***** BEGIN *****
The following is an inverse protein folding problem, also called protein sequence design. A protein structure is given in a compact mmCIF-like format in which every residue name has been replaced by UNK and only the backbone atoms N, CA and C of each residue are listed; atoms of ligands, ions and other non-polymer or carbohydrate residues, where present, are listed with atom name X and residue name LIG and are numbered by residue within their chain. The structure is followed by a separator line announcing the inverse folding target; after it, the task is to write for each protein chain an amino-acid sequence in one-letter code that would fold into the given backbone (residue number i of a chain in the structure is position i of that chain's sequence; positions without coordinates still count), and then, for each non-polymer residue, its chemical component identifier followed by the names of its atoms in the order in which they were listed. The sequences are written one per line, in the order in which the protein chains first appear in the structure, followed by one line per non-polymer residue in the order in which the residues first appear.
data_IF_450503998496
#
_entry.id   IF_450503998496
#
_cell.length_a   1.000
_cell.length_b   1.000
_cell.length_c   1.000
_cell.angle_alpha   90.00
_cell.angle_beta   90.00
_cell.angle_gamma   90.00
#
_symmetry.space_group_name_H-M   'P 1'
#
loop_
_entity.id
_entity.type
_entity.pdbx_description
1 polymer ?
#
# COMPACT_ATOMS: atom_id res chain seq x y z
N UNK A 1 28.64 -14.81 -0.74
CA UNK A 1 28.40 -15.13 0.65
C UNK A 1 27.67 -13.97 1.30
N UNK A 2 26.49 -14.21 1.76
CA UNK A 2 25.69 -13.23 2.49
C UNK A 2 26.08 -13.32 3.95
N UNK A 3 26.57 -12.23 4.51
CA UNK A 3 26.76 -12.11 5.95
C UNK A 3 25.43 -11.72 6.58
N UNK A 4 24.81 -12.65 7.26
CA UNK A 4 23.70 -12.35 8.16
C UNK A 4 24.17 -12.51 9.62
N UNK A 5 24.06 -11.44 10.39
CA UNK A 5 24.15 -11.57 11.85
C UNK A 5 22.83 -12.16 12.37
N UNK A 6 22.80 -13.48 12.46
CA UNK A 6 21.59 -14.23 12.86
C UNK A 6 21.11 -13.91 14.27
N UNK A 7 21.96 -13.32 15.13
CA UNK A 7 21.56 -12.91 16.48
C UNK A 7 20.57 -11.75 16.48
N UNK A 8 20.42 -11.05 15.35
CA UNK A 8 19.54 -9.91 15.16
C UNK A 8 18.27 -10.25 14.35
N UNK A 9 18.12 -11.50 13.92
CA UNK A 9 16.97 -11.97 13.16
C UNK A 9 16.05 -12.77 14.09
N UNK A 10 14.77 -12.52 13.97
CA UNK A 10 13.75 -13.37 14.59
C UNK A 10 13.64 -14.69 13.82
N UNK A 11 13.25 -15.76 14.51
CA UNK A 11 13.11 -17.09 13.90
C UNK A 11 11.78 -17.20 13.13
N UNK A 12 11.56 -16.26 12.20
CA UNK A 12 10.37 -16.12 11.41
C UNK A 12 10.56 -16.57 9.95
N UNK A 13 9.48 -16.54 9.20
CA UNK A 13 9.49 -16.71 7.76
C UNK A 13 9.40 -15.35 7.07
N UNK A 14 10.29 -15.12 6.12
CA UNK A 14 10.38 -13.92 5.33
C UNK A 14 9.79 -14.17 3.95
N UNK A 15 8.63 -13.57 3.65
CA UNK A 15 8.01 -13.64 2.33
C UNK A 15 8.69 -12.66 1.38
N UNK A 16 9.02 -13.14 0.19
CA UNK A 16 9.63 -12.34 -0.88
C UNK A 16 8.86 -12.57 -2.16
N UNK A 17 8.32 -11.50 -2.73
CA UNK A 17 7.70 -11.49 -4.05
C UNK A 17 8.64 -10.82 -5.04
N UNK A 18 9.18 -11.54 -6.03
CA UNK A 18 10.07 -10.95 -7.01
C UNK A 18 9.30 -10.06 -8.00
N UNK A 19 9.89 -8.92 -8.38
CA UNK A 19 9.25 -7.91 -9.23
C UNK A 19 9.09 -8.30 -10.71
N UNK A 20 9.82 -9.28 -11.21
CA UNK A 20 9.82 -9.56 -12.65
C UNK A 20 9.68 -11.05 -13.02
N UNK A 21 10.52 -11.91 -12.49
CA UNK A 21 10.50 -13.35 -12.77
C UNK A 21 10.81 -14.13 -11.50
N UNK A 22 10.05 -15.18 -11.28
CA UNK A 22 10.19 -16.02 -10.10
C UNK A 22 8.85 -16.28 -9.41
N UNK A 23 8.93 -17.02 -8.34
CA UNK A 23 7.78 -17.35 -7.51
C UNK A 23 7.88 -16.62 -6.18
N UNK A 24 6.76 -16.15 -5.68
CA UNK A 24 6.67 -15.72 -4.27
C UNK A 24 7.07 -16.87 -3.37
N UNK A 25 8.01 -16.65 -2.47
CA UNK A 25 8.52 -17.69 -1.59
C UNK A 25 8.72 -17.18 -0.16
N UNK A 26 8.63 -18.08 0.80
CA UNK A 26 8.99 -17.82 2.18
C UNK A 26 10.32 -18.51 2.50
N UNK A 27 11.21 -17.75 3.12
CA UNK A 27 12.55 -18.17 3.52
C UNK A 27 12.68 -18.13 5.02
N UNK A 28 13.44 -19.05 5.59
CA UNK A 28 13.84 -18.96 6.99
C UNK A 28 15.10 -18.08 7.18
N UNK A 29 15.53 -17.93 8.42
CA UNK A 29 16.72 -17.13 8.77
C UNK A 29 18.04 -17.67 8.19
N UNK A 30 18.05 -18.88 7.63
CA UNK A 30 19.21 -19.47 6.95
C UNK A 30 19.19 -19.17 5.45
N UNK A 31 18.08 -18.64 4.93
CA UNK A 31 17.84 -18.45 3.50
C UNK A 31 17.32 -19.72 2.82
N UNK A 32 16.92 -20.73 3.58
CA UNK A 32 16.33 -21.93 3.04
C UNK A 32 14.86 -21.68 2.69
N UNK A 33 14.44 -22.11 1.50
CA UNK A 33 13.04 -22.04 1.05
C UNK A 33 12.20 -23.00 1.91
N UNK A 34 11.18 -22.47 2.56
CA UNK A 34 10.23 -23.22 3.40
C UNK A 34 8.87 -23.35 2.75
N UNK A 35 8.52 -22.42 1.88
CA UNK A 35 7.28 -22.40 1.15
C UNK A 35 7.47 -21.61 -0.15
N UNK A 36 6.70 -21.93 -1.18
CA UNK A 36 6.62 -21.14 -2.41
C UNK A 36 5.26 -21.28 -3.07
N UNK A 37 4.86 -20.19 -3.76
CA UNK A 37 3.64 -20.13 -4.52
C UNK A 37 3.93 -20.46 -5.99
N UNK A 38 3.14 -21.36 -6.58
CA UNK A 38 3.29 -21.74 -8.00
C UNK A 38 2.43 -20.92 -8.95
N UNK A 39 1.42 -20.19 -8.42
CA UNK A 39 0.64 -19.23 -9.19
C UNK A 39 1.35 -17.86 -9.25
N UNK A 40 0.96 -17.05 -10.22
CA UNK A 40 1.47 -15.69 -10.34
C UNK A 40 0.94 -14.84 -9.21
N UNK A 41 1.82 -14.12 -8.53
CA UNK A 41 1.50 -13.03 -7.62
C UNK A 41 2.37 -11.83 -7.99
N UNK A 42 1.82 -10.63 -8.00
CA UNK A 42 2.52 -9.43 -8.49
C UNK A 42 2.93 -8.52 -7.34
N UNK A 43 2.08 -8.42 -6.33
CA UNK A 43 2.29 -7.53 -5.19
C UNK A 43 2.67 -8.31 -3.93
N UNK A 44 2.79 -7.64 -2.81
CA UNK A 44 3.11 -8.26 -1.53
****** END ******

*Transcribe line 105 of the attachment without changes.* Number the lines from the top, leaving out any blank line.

C UNK A 28 15.10 -18.08 7.18